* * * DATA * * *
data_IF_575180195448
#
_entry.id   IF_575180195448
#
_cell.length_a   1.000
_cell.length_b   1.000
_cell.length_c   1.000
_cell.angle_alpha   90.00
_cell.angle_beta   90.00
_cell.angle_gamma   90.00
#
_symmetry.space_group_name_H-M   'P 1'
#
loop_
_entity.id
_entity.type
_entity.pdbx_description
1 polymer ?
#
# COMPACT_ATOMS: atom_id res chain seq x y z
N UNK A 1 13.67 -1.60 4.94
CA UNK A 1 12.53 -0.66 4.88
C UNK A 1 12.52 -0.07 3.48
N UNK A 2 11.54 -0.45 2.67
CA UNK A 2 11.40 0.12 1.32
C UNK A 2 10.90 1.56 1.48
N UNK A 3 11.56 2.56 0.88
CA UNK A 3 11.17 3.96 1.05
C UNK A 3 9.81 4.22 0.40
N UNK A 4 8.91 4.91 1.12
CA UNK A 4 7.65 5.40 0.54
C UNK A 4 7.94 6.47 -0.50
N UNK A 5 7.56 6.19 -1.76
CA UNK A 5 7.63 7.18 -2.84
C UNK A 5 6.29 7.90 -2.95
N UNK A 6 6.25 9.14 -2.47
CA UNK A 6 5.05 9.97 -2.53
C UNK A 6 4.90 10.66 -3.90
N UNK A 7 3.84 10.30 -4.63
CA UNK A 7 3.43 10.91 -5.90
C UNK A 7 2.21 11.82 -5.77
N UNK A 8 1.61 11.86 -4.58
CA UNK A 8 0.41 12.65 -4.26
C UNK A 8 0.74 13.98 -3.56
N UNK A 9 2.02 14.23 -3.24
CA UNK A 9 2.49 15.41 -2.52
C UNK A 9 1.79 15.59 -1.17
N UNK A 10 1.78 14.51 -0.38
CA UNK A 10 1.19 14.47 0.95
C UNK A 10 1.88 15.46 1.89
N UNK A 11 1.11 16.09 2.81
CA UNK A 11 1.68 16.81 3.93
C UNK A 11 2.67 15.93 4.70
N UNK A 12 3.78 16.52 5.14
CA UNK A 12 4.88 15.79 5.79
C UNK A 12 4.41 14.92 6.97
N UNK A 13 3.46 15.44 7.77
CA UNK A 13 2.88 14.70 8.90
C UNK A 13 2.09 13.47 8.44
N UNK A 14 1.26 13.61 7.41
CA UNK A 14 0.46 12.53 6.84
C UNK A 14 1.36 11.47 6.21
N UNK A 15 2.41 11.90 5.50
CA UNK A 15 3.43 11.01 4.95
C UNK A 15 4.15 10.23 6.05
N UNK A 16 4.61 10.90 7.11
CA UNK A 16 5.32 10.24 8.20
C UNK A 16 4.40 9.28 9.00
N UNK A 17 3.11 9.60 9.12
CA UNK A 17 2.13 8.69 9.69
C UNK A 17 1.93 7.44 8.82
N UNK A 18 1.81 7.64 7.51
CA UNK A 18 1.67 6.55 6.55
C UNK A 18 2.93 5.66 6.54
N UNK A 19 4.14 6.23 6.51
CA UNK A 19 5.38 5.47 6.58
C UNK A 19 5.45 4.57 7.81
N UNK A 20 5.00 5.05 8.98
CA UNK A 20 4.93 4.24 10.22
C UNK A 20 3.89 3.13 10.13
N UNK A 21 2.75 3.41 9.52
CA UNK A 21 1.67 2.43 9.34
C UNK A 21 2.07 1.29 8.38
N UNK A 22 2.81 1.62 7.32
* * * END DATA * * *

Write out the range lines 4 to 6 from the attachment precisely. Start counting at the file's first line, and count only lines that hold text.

#
_cell.length_a   1.000
_cell.length_b   1.000